The 2018 Revised Nigerian Code of Corporate Governance: An Academic Response and Lessons for Africa

The 2018 Revised Nigerian Code of Corporate Governance: An Academic Response and Lessons for Africa

DOI: 10.4018/978-1-6684-7885-1.ch004
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Abstract

This chapter points out the significant changes in the 2018 codes of corporate governance in Nigeria. This document also highlights the authors' concern that the failure of the 2018 code to address some identified issues can have unintended consequences among firms and could harm the ease of doing business in Nigeria. In particular, the 2018 code gives the board significant powers but underestimate the board's ability to misuse their power, which may lead to complacency on the part of senior management and may affect the long-term survival and performance of Nigerian firms. Also, the Financial Reporting Council of Nigeria has not considered how companies will react to the new regulations. These observations have important implications for African countries and their codes of corporate governance.
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1. Introduction

The purpose of this paper is to review the revised Nigerian code of corporate governance (NCCG) in 2018, identify the significant changes made, and to draw some implications and lessons for other African countries that are in the process of revising their national codes of corporate governance.

Academia has a crucial role to play in commenting officially on proposed changes in the regulatory landscape. When well-documented, thoroughly researched and effectively communicated, academic response to regulations can influence regulatory and industry practice (Danielsson et al., 2001). Our response to the revised 2018 NCCG in this paper is purely academic and is intended to stimulate debates for improvement in the future.

The NCCG was first developed in 2003 by various agencies; however, today, the NCCG is developed and coordinated by the Financial Reporting Council (FRC) of Nigeria (Kajola, 2008). To develop the codes, the FRC solicits and receives input from various agencies after which it coordinates and consolidates the ideas into a standard regulatory document after consultation with multiple stakeholders. Many of the stakeholders are industry practitioners with limited contributions from academic scholars.

Academics can provide theoretical insights and perspectives that may be useful in developing and improving the codes of corporate governance, and their lack of representation, or under-representation in the code setting process may affect the quality of revised corporate governance codes. Therefore, we analyse the relevance of the Nigerian code of corporate governance with a focus on the implications for accountability. There is the expectation that effective corporate governance will improve firm performance in Nigeria, however, the empirical literature shows mixed evidence for the impact of corporate governance on firm performance (see Ehikioya, 2009; Ozili & Uadiale, 2017; Sanda et al., 2010; Ozili, 2023).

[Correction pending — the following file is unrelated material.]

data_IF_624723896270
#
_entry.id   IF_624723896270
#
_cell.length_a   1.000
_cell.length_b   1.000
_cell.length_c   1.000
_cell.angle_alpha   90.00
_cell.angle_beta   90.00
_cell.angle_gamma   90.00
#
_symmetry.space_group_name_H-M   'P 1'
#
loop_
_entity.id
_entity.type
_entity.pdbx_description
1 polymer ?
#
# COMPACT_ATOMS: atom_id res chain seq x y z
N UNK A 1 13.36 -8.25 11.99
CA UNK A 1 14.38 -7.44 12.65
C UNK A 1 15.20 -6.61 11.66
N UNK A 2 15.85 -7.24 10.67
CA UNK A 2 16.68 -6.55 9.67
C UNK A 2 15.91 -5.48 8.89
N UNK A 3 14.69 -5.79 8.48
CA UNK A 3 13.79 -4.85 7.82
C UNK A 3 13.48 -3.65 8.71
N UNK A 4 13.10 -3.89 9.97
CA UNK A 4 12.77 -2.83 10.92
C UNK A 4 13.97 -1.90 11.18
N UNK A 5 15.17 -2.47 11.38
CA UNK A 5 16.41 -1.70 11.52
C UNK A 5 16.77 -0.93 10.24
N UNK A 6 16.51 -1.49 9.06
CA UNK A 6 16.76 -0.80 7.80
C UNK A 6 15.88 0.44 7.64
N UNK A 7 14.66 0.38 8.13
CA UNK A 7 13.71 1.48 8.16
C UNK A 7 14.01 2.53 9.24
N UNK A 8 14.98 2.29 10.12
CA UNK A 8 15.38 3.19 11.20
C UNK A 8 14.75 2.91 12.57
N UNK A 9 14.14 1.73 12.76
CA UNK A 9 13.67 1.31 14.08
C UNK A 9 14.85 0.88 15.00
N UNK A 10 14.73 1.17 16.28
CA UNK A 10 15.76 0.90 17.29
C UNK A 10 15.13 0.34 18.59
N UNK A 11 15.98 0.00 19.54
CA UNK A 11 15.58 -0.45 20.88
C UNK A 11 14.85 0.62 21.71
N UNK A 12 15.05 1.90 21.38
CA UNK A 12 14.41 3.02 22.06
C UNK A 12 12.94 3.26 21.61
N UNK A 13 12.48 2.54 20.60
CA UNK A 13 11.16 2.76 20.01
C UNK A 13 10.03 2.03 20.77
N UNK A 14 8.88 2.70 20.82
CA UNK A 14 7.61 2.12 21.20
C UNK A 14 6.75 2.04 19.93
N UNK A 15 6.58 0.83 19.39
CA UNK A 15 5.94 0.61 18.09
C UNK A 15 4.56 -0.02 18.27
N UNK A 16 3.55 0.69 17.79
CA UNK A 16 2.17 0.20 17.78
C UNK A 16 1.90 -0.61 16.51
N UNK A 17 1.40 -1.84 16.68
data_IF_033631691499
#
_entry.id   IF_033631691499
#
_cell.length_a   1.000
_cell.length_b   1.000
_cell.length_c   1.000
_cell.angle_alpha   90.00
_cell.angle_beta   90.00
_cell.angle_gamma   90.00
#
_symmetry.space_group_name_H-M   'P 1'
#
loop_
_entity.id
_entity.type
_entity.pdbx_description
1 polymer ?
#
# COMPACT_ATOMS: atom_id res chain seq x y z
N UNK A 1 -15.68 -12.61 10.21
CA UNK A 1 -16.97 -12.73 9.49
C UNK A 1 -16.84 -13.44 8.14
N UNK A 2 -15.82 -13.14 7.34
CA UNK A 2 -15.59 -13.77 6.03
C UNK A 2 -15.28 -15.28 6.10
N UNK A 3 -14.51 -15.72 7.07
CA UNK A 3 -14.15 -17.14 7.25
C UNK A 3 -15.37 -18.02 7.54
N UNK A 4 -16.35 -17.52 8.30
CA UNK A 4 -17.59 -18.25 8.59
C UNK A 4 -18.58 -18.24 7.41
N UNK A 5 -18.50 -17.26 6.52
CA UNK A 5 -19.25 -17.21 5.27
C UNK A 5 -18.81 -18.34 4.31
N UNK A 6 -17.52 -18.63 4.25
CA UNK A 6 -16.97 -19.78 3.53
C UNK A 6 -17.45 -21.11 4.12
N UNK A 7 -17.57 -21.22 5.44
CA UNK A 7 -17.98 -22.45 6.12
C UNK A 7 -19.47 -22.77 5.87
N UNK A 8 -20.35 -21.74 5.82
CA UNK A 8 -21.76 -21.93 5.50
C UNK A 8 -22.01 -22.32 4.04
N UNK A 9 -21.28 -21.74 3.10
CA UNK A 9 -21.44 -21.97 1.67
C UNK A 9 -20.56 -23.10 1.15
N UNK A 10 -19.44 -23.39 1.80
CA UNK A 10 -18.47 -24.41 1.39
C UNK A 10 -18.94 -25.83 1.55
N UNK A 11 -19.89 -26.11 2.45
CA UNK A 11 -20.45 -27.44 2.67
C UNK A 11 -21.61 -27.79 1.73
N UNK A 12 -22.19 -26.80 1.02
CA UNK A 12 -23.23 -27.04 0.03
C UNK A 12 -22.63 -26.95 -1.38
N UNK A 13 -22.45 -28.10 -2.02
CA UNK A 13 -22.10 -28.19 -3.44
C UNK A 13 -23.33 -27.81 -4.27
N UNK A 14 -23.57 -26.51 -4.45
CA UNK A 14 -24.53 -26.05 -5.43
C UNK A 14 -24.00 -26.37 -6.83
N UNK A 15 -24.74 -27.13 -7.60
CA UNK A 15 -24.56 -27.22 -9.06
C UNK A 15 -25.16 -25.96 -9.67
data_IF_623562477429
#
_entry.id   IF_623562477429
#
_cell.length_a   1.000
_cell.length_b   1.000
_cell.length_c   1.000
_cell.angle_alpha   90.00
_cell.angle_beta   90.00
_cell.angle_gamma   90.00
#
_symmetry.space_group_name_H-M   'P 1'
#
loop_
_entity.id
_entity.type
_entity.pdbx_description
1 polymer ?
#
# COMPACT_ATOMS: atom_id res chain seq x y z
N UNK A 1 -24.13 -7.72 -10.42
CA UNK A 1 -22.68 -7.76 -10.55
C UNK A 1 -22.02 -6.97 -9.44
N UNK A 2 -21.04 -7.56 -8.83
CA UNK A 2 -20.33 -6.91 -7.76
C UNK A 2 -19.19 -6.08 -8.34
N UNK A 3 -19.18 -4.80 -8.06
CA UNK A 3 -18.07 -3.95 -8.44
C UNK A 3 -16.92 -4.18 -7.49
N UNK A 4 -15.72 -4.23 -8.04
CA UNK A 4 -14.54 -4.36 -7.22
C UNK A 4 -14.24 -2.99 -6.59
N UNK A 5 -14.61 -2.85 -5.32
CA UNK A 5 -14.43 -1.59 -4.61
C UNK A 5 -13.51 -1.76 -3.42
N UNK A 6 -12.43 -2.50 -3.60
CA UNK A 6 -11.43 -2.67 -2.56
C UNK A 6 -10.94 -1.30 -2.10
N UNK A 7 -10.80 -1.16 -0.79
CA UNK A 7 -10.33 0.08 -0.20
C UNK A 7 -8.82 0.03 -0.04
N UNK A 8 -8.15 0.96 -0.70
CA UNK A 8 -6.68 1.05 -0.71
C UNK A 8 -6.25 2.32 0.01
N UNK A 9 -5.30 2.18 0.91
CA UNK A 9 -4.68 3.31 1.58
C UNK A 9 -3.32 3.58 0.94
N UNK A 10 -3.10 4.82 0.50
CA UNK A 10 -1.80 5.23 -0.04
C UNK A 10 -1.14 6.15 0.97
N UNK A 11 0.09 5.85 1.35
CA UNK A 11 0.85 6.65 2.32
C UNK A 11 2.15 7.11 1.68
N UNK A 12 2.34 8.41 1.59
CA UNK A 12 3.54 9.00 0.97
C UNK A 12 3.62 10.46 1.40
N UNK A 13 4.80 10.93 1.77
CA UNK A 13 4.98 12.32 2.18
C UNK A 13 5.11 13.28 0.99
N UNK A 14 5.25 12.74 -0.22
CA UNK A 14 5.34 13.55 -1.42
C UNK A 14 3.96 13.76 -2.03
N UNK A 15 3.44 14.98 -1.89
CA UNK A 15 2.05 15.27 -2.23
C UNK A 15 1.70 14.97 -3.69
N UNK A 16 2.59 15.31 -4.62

The discussions in this paper contribute to the corporate governance literature that examine the existing codes of corporate governance in several countries. Studies in the literature analyse how the codes affect the ethical norms of doing business (McCarthy & Puffer, 2002; Cromme, 2005; Aguilera & Cuervo‐Cazurra, 2009). Our paper contributes to this literature by showing the potential impact of the revised Nigerian codes of corporate governance on corporate behavior. The discussions in the paper also contribute to the literature that criticize existing codes of corporate governance and search for new ways to improve existing codes either through convergence of local codes with foreign codes or through a complete overhaul of local codes of corporate governance (see Koldertsova, 2011; Itami, 2005; Pass, 2006).

The rest of the paper is structured as follows. Section 2 presents an overview of the Nigerian corporate governance literature and an overview of the revised Nigerian code of corporate governance – its objective, components, and responsibility. Section 3 analyses the changes made to the principles and recommended practices, entities required to comply with the regulatory requirements, responsibilities of the committees and board members. The role of the external auditor and composition of the committees are discussed in section 3. Section 4 discusses the challenges associated with the policies and the implication for businesses, the financial reporting environment in Nigeria and the Nigerian economy. Section 5 provides policy recommendations and areas for improvement. Section 6 provides some implications, and the lessons for other African countries. Section 7 concludes.

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